16. Re: tow truck replacement – depends on where you’re at. Here in the US basically all tow trucks are bed trucks. It’s rare to see a ‘hanger’.

    If for no other reason than the proliferation of rwd and 4wd vehicles and not risking transmission damage and/or not needing to spend time disconnecting the drive shaft.

  17. Over here the AA are trialling battery vans that have a DC charger connected to a bank of batteries in the van. Idea is to plug the car into the van to give it enough juice to get to the nearest available charger.

    Not that I’ve ever run out of electrons in either of our family EVs. The missus’ i3 has never been charged away from home – we only really use 10% of its range on even the most arduous of days. My Tesla is also used for road trips so does get charged at public stations. The only time I’ve taken it low was when I knew that, even though it said I didn’t have enough charge for the 4 hour drive home, I could do it – and I also knew there were charging stations regularly on the road so if I needed to I could do a quick top up. Ended up at 0km remaining per the range indicator about 1km away from home, and, because it was pretty much all downhill from there, 2km remaining when I got home!

    Oh, and towing is the same as any other 4×4 – lift it up at the front, stick some dolly wheels at the back and off you go.

  18. Bloke in North Dorset

    “EVs present a particular challenge as many cannot be towed normally and ideally should be transported with all wheels off the ground which usually requires a flat-bed vehicle”

    If they can’t be towed, how are you going to get them on the flat bed?

    Running any battery to flat is not a good idea at all and given the expense of these it would be a really stupid thing to do.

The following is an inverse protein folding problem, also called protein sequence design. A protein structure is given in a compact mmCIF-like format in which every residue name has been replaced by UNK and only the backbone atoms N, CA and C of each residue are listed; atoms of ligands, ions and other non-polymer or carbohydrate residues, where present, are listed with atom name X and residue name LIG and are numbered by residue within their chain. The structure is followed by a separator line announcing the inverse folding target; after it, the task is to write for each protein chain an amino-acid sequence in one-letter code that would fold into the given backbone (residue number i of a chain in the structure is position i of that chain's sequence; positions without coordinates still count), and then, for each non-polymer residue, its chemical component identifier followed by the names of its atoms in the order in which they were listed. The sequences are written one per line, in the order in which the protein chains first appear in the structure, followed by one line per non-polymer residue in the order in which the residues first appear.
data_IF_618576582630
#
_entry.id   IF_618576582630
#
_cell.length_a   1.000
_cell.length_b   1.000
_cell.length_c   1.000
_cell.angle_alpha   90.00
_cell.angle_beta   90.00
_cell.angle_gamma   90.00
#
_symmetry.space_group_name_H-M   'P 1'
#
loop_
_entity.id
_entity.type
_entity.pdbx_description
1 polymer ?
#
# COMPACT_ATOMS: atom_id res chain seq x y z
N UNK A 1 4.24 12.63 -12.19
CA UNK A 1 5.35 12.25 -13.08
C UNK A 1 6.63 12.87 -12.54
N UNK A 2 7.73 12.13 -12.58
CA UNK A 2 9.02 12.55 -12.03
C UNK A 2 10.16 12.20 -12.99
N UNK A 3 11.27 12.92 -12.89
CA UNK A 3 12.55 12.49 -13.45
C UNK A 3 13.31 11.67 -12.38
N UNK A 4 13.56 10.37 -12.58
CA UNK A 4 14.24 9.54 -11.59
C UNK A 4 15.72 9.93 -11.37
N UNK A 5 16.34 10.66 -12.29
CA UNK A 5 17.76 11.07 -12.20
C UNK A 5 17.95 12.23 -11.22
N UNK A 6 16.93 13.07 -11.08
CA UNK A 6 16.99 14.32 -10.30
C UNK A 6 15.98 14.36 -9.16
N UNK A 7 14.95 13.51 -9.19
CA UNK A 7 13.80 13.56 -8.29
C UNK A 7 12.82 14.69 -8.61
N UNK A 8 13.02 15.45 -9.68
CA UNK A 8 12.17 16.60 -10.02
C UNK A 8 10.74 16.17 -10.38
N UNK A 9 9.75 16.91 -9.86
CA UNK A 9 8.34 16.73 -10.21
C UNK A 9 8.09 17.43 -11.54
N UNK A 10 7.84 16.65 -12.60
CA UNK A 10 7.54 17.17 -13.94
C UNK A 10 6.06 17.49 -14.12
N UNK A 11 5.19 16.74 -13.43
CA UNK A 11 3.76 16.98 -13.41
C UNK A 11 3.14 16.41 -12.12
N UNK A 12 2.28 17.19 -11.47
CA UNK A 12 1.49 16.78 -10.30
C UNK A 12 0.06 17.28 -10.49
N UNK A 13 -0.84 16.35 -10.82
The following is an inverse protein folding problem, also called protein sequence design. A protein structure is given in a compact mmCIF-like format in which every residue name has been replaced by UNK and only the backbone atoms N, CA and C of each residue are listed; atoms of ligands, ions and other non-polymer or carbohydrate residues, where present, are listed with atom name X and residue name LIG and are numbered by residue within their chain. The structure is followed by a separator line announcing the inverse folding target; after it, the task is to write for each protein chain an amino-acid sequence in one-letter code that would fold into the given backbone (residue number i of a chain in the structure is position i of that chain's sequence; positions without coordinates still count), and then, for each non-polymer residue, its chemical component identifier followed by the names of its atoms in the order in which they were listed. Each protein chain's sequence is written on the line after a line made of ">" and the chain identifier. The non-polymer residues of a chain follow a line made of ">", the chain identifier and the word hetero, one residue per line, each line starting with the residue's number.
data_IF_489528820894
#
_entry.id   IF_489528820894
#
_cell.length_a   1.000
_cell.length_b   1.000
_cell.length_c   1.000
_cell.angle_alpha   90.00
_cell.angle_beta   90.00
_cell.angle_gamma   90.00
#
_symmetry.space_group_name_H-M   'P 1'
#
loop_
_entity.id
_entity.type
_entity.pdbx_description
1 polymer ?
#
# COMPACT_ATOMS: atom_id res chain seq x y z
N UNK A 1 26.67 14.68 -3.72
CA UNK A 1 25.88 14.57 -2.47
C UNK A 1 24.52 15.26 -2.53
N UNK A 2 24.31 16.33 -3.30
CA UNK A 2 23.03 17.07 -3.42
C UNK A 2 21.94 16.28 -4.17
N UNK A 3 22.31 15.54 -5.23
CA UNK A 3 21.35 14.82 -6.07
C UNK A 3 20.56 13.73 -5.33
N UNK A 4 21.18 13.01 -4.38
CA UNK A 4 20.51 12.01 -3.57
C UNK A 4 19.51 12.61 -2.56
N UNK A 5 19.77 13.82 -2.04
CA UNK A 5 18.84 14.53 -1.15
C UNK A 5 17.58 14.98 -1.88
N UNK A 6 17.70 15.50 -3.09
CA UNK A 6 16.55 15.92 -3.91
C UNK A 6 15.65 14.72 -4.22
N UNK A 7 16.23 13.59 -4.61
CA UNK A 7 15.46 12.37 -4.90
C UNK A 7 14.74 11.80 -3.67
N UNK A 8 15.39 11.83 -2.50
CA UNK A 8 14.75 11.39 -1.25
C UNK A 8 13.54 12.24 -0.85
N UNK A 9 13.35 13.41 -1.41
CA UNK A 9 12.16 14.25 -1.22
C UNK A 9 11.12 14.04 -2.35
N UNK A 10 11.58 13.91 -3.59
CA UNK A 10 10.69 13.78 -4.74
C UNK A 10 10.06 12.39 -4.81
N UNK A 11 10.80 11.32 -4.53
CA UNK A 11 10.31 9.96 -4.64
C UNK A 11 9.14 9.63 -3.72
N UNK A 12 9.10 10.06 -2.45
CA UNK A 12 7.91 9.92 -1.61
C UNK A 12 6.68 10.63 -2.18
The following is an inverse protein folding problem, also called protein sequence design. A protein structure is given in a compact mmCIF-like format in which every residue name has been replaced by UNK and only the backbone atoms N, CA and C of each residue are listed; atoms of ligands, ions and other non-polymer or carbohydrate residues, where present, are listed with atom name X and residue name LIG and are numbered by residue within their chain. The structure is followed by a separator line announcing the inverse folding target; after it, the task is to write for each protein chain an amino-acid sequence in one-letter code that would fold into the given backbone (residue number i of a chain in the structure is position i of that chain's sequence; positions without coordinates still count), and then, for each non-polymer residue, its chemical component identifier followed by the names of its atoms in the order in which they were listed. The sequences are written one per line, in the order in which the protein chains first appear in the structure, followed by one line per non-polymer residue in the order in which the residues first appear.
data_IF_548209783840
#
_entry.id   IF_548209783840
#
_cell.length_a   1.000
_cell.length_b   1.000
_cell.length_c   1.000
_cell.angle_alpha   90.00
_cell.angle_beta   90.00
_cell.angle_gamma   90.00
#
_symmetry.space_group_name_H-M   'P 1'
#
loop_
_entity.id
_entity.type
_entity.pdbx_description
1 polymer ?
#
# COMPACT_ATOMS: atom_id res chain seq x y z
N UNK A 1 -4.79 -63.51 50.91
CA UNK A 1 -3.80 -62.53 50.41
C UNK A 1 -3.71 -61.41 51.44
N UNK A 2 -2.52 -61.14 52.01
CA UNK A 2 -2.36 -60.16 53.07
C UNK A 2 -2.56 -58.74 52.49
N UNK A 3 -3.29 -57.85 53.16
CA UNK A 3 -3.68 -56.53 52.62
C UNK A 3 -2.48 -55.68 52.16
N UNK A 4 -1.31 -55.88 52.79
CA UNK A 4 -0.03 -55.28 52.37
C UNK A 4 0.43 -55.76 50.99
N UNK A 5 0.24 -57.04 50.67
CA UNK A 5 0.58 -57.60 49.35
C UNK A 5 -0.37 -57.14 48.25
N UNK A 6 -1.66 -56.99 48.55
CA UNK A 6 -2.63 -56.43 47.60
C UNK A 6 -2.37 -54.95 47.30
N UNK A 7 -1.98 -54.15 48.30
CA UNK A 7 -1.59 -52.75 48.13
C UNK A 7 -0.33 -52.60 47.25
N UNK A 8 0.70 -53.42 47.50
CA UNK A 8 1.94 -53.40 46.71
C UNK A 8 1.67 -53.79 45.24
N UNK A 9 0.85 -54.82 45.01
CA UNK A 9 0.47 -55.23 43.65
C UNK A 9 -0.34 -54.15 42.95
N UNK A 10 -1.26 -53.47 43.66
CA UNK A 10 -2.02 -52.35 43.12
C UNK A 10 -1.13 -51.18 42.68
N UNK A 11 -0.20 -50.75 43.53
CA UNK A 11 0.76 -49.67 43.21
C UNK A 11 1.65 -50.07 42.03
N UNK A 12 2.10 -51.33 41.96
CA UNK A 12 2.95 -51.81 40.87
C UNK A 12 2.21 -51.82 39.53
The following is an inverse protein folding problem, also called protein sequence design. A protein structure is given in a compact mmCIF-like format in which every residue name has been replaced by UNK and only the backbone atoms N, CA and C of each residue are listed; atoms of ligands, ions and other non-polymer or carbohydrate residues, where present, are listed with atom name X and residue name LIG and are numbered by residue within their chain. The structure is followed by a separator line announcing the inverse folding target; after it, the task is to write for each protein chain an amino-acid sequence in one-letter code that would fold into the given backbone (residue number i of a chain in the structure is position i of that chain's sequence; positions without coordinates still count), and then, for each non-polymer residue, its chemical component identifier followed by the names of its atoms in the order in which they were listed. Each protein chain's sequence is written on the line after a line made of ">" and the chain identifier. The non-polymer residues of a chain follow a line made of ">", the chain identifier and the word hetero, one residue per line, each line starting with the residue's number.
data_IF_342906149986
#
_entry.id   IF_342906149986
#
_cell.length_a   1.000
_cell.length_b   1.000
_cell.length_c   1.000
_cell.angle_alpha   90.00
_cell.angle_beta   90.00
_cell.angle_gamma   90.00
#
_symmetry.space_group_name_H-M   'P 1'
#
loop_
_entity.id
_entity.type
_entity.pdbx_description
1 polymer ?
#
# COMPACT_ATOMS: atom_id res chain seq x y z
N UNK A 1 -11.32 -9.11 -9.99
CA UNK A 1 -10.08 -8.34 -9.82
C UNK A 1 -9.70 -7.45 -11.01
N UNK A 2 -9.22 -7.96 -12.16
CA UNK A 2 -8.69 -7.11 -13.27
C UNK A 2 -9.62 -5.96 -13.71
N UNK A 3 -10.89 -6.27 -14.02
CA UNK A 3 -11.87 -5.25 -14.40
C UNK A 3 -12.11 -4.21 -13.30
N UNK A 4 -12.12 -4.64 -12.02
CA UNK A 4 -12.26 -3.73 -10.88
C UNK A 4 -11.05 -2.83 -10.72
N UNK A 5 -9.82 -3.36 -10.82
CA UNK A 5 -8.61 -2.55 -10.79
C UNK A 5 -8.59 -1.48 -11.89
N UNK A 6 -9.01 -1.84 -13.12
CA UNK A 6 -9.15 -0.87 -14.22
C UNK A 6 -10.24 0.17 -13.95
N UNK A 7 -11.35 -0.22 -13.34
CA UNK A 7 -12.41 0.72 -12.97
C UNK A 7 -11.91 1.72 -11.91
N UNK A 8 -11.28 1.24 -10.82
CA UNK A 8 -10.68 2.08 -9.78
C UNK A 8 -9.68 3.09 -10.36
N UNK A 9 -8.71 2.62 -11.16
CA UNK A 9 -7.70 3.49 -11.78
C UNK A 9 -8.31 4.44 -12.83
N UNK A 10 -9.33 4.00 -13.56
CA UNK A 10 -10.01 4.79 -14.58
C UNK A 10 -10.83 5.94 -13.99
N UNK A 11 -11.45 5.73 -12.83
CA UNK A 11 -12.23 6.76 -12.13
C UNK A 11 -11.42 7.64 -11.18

Do EVS cut out when the voltage drops to a certain level or they’ve drawn a measured amount of current ? If so there might be enough to drive them on to a flat bed as a controlled measure.

  19. “If they can’t be towed, how are you going to get them on the flat bed?”

    From what I’ve read, one way is to send a flat bed with a HIAB type crane, then use wheel slings and a supporting frame – the same way that council contractors remove an illegally parked vehicle. This must be an opportunity for the “Traveling Community” – most of them seem to have one of these trucks…

    Many garages now use individual jack-up wheel “dollies” to move expensive cars around their workshops – I can’t see why these couldn’t be employed to get the driven road wheels off the ground, and allow a normal tilting bed truck to winch a dead EV onboard?

  20. Got to hand it to the brilliance of 21st century engineers. During Katrina some price gouger was prosecuted for having 8 generators in the back of his truck. Came in from out of state, and wanted to sell them at a higher price than what he’d paid.